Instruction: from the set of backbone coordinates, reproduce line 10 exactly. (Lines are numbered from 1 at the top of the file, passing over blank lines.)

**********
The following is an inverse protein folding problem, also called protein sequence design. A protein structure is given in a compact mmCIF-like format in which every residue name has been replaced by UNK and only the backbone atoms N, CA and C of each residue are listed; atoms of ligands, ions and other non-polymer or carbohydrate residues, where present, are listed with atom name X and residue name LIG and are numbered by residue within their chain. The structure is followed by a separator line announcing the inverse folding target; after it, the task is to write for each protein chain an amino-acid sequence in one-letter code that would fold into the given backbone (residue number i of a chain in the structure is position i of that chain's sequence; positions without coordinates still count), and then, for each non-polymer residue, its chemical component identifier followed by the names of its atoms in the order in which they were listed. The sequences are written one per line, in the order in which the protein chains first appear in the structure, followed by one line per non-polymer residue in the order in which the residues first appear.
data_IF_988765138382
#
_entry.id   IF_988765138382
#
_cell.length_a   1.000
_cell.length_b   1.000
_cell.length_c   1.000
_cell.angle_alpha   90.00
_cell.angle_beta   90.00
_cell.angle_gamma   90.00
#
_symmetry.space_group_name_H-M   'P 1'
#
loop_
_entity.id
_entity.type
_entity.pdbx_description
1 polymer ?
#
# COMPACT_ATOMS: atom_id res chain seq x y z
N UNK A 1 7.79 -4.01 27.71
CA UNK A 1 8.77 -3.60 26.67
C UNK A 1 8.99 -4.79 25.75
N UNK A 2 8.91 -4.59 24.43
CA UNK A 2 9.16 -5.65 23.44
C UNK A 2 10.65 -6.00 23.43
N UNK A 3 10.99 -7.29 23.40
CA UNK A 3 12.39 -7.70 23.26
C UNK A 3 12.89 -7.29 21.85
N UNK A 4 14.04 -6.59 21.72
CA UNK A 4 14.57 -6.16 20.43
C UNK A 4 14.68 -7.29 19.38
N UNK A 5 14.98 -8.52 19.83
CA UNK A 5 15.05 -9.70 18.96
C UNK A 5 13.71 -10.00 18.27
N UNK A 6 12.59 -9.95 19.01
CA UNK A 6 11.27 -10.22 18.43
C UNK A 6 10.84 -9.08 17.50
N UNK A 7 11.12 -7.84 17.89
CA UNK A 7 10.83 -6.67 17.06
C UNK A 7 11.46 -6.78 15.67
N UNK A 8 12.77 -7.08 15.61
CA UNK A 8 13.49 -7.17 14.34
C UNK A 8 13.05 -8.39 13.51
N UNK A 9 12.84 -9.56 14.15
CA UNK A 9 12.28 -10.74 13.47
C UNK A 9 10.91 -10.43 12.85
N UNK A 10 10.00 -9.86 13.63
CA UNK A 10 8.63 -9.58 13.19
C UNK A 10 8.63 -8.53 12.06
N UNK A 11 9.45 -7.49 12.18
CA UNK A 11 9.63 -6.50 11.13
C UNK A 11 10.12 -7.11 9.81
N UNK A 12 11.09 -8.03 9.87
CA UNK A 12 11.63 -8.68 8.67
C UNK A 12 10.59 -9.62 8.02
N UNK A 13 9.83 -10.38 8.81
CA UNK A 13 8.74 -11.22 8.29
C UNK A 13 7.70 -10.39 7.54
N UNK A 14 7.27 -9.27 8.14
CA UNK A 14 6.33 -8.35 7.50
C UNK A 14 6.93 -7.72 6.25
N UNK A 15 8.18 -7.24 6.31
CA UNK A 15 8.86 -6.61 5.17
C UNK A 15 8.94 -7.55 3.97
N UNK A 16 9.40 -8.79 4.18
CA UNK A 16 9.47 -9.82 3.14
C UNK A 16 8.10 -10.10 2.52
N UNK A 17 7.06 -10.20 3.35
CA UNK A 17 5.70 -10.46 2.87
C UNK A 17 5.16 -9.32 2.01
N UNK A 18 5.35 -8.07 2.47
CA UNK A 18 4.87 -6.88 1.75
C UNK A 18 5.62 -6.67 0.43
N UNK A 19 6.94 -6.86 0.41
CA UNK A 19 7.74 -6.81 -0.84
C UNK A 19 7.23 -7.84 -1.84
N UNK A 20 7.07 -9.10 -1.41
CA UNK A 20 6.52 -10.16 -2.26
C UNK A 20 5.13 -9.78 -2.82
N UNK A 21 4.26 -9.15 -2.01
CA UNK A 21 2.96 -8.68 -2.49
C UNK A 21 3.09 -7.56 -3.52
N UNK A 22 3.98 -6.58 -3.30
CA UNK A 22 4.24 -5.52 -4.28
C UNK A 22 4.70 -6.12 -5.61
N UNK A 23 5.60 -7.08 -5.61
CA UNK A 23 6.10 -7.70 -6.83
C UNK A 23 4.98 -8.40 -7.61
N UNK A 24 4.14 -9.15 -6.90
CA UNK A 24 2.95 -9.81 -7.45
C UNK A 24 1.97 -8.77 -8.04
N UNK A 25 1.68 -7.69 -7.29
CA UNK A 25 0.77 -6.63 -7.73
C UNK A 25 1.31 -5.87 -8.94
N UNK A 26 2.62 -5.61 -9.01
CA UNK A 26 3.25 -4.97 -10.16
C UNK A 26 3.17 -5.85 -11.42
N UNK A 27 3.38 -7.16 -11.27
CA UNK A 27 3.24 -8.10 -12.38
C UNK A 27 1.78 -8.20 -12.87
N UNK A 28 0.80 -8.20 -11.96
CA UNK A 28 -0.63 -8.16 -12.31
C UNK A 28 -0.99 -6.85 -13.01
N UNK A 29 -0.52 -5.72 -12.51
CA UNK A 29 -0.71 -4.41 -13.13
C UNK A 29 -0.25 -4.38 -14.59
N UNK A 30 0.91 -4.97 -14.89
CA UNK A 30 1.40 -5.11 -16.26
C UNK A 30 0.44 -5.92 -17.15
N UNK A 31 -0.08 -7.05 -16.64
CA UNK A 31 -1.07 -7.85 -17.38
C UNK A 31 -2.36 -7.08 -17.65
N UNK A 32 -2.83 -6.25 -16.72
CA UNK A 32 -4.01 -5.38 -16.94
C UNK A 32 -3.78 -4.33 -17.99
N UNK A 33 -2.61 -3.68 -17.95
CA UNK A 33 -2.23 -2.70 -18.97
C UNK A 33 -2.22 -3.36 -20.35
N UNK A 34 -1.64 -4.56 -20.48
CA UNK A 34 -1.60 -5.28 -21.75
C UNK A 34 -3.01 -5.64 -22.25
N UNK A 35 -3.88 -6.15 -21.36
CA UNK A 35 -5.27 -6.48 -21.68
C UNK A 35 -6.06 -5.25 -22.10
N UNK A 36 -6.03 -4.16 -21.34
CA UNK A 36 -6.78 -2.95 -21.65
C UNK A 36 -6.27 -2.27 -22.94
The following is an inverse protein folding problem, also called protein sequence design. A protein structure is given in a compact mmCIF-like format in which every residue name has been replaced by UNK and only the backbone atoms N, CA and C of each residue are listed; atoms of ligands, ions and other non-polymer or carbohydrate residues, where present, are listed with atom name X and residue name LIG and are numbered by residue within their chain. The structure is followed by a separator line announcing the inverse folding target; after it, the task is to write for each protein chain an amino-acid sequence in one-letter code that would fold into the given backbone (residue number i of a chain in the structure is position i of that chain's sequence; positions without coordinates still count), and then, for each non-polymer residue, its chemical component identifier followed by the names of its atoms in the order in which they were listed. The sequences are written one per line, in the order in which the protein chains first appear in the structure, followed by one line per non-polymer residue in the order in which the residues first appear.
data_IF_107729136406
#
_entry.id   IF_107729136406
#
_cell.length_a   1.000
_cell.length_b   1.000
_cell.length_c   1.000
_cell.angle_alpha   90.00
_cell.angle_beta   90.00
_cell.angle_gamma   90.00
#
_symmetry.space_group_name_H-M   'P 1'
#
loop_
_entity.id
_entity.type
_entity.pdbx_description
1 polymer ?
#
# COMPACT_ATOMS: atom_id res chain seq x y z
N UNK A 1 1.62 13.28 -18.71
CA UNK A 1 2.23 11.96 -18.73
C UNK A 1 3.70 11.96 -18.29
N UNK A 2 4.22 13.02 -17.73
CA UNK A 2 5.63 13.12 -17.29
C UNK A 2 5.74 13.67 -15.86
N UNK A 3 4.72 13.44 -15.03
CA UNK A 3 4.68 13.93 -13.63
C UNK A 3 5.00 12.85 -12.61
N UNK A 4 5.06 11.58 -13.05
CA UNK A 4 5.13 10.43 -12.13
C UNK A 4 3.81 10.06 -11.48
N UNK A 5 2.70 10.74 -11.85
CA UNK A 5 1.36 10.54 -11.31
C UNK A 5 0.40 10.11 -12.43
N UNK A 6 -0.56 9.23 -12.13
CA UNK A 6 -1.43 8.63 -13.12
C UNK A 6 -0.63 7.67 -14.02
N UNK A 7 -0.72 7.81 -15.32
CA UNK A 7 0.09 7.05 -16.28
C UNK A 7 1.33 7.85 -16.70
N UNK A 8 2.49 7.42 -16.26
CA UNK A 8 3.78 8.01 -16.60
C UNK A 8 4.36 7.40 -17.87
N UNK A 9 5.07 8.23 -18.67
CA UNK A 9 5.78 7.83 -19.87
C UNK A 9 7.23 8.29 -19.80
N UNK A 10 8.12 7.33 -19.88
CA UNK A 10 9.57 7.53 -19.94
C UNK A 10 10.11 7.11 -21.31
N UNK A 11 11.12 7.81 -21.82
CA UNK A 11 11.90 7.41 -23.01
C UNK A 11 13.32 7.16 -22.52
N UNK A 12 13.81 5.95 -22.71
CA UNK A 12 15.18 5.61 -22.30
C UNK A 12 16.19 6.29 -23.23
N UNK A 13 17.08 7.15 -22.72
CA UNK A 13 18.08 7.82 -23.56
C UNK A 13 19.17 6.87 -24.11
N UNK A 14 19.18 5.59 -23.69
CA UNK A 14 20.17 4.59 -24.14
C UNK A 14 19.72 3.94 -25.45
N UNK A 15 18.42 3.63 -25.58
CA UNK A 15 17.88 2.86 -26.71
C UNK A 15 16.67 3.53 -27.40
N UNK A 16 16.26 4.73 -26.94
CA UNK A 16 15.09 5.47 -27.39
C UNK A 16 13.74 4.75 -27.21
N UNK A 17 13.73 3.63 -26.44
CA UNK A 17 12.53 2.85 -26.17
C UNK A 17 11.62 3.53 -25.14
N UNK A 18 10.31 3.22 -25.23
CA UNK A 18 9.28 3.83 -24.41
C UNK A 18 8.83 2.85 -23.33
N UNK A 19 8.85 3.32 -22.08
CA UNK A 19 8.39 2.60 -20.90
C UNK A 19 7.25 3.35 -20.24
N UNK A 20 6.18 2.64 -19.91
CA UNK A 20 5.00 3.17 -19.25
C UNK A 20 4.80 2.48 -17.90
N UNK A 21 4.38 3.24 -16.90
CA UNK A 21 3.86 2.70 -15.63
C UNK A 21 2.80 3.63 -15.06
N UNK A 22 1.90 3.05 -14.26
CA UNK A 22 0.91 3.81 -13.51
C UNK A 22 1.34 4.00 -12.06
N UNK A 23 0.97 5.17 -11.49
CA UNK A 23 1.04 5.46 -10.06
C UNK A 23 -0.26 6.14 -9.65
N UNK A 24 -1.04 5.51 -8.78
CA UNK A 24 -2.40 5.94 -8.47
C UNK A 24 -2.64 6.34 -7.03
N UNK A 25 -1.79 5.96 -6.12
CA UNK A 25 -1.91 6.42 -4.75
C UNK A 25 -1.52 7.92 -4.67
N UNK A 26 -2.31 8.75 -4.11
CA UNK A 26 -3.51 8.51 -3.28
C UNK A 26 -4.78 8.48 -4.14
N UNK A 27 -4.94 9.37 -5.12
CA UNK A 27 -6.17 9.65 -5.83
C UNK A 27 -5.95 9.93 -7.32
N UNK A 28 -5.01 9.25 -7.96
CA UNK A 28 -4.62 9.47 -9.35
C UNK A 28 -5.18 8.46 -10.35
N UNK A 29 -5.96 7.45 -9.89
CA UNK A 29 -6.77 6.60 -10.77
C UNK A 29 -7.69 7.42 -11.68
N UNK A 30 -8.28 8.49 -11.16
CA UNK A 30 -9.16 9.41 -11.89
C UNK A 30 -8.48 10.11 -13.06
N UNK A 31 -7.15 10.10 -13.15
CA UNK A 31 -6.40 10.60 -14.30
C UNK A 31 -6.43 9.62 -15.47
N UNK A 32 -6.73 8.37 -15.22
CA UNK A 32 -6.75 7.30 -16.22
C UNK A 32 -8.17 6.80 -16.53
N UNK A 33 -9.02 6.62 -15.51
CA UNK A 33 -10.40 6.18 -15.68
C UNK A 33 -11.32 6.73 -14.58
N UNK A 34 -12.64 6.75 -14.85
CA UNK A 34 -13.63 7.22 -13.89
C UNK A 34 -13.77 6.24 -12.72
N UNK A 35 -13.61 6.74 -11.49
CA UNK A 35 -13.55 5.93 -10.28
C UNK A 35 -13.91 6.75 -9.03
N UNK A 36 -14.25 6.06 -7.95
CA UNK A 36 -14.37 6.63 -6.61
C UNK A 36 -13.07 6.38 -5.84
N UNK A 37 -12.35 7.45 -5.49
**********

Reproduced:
_cell.angle_beta   90.00